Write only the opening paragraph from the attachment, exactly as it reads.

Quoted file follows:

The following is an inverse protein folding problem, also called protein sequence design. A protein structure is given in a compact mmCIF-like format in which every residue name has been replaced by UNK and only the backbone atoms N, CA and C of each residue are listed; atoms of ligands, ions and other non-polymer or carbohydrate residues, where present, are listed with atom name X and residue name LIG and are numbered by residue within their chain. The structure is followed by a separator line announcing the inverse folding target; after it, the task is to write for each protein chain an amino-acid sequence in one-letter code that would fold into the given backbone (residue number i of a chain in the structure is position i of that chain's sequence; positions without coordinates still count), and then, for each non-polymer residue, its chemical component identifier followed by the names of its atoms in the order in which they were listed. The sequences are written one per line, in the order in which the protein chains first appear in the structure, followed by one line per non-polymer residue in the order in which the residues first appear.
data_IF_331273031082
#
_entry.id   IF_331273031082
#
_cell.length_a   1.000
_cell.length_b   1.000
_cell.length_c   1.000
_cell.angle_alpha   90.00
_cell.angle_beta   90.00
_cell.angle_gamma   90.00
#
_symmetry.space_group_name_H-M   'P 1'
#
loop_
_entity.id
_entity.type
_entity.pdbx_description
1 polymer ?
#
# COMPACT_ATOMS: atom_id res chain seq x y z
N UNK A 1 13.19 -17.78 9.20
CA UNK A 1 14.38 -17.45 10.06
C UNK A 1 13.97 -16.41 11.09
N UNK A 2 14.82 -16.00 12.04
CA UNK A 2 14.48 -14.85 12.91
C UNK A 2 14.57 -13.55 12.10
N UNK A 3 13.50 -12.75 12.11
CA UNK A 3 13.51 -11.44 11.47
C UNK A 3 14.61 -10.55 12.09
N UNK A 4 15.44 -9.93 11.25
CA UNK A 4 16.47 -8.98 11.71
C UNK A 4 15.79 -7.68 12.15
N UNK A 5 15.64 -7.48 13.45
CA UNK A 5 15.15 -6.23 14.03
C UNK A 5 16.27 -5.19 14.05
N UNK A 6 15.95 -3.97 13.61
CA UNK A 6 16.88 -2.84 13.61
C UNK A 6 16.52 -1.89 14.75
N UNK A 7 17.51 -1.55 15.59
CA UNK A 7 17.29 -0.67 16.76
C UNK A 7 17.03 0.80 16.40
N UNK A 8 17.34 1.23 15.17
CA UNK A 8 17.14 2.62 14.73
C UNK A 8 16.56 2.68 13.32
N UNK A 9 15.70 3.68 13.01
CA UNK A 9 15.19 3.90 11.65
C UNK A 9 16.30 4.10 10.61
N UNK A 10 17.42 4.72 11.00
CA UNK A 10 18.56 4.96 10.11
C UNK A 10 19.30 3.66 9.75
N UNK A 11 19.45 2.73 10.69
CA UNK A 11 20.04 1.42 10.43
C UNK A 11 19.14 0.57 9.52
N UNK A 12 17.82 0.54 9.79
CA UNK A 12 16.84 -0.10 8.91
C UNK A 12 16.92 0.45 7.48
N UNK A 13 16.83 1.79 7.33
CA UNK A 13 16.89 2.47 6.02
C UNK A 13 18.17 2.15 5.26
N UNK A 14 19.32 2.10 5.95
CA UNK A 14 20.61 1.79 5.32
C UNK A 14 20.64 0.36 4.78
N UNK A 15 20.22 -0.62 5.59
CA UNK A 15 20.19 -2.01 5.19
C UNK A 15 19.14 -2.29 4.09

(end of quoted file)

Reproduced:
The following is an inverse protein folding problem, also called protein sequence design. A protein structure is given in a compact mmCIF-like format in which every residue name has been replaced by UNK and only the backbone atoms N, CA and C of each residue are listed; atoms of ligands, ions and other non-polymer or carbohydrate residues, where present, are listed with atom name X and residue name LIG and are numbered by residue within their chain. The structure is followed by a separator line announcing the inverse folding target; after it, the task is to write for each protein chain an amino-acid sequence in one-letter code that would fold into the given backbone (residue number i of a chain in the structure is position i of that chain's sequence; positions without coordinates still count), and then, for each non-polymer residue, its chemical component identifier followed by the names of its atoms in the order in which they were listed. The sequences are written one per line, in the order in which the protein chains first appear in the structure, followed by one line per non-polymer residue in the order in which the residues first appear.